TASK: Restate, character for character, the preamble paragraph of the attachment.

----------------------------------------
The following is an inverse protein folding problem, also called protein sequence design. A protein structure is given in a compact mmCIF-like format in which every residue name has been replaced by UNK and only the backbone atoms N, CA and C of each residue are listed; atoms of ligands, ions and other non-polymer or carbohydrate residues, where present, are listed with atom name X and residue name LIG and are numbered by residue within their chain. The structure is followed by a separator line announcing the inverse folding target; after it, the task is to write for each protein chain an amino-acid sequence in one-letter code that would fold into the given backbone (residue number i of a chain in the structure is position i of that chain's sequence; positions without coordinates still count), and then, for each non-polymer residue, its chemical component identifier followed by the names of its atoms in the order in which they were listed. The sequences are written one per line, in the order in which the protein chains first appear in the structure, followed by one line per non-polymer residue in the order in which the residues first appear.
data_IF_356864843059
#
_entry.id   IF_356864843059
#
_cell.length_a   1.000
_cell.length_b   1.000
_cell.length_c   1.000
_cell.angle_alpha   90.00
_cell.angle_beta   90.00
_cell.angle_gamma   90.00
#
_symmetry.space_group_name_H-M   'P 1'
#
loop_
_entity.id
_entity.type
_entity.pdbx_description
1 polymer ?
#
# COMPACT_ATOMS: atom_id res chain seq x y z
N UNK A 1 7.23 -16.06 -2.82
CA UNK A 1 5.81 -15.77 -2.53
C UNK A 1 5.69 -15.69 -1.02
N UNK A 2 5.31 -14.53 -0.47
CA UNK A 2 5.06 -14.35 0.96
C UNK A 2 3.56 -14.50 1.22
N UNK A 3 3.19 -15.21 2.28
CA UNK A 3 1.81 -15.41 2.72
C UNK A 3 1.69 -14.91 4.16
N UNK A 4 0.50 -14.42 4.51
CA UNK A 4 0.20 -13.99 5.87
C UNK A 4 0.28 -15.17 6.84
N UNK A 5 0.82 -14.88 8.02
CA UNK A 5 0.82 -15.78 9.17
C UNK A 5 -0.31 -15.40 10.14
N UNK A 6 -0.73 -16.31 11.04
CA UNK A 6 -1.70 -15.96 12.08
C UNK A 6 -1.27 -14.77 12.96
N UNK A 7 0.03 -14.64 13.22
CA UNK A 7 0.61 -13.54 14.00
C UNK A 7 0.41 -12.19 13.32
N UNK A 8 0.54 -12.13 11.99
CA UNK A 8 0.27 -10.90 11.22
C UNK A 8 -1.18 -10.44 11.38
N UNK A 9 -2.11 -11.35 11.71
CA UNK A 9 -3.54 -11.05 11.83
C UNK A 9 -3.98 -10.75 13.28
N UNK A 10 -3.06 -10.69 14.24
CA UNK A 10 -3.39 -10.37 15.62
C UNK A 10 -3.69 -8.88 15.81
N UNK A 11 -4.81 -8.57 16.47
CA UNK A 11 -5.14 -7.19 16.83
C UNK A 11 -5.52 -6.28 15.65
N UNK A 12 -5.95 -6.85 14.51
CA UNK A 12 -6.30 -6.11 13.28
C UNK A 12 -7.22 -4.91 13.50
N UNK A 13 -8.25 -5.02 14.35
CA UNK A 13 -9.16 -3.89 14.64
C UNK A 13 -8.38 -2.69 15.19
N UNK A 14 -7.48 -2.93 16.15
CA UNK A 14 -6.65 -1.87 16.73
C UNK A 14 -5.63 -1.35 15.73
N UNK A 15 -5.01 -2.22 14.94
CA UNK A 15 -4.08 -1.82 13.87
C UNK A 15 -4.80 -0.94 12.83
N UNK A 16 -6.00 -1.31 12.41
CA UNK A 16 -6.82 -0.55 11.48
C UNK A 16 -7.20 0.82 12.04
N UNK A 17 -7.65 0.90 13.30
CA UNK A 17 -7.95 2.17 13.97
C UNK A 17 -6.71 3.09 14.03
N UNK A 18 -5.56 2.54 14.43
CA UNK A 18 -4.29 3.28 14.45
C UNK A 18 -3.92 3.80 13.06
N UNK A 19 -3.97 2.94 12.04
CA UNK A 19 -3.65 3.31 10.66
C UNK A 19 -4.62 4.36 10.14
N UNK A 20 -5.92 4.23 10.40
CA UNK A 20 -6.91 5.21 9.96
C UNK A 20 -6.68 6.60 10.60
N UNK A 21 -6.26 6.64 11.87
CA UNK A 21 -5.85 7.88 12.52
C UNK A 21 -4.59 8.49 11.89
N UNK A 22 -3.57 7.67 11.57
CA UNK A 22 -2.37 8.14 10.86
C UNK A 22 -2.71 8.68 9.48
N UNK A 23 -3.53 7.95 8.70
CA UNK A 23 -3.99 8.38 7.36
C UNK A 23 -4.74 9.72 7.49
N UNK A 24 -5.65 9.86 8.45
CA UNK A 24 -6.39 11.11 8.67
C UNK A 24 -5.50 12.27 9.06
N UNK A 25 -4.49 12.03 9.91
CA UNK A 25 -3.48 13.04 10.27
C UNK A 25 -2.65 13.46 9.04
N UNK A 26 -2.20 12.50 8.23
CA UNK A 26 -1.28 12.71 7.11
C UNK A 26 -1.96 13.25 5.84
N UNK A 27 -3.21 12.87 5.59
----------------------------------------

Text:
The following is an inverse protein folding problem, also called protein sequence design. A protein structure is given in a compact mmCIF-like format in which every residue name has been replaced by UNK and only the backbone atoms N, CA and C of each residue are listed; atoms of ligands, ions and other non-polymer or carbohydrate residues, where present, are listed with atom name X and residue name LIG and are numbered by residue within their chain. The structure is followed by a separator line announcing the inverse folding target; after it, the task is to write for each protein chain an amino-acid sequence in one-letter code that would fold into the given backbone (residue number i of a chain in the structure is position i of that chain's sequence; positions without coordinates still count), and then, for each non-polymer residue, its chemical component identifier followed by the names of its atoms in the order in which they were listed. The sequences are written one per line, in the order in which the protein chains first appear in the structure, followed by one line per non-polymer residue in the order in which the residues first appear.